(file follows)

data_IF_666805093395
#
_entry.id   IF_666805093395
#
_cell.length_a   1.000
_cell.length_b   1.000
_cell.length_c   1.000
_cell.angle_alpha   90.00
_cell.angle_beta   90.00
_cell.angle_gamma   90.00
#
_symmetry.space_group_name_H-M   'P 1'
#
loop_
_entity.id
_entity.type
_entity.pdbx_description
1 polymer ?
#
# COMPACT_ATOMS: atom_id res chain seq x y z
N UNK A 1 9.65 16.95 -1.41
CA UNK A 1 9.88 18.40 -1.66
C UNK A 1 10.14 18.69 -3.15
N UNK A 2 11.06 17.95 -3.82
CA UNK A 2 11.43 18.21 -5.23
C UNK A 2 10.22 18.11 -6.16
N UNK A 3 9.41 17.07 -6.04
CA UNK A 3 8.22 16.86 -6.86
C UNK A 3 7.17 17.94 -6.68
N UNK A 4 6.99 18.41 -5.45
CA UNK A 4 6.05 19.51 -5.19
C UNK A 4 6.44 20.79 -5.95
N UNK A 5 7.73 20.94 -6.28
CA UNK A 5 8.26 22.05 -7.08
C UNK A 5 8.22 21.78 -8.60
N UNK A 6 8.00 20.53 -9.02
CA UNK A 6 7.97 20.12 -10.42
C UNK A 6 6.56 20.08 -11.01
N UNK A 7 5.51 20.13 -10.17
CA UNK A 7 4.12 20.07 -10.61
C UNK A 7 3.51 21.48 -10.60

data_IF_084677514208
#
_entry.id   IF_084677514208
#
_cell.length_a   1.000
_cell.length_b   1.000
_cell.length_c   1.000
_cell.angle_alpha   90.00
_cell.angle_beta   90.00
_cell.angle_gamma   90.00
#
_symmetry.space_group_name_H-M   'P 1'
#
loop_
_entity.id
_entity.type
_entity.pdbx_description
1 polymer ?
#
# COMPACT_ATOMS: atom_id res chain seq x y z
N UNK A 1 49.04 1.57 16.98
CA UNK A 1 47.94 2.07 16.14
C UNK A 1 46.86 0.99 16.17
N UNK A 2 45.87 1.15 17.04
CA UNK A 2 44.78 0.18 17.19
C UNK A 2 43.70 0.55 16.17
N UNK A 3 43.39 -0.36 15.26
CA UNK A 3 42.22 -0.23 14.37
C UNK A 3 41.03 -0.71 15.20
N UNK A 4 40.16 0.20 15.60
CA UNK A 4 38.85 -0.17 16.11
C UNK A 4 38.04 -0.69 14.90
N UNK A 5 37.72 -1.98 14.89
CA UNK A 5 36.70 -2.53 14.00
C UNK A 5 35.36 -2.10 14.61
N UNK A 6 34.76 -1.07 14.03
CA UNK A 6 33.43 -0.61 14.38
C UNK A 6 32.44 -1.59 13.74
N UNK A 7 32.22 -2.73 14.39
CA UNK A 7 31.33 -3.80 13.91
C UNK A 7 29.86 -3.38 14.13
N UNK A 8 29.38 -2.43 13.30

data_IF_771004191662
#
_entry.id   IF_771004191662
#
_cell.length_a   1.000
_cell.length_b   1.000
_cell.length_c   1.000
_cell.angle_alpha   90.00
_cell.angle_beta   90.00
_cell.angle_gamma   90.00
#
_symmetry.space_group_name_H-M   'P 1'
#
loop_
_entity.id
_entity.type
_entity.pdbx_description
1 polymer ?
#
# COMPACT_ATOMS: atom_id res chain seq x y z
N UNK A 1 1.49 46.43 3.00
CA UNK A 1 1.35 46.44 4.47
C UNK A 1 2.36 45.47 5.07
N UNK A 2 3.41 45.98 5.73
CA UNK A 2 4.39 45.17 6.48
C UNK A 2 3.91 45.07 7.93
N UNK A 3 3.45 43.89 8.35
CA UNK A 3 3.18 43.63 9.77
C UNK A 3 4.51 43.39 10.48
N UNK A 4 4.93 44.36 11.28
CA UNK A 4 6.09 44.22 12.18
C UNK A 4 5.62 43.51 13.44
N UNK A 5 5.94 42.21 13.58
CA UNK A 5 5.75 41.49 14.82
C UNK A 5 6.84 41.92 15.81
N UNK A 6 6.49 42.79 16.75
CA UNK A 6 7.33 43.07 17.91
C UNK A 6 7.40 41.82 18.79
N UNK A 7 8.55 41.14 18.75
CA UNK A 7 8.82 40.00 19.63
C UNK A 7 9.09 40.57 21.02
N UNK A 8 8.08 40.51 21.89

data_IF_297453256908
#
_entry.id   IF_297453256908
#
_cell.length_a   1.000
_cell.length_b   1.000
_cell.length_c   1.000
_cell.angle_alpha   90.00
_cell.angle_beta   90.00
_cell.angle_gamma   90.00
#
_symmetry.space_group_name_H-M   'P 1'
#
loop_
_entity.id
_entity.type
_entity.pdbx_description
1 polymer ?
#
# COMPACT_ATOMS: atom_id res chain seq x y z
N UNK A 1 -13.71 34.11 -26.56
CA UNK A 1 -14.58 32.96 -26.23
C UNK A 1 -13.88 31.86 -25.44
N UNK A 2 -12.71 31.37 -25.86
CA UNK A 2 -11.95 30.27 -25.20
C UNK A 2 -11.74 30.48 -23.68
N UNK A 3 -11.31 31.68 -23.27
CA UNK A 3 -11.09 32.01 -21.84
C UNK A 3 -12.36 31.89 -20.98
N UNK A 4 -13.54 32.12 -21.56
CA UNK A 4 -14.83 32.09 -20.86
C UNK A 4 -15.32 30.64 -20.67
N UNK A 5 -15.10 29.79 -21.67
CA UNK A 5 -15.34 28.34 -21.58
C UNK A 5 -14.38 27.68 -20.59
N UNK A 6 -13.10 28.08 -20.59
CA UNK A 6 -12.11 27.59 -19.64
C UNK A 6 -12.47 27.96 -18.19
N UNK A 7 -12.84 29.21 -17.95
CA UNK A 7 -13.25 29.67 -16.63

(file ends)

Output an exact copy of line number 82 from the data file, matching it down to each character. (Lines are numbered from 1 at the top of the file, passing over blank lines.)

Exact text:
C UNK A 7 29.86 -3.38 14.13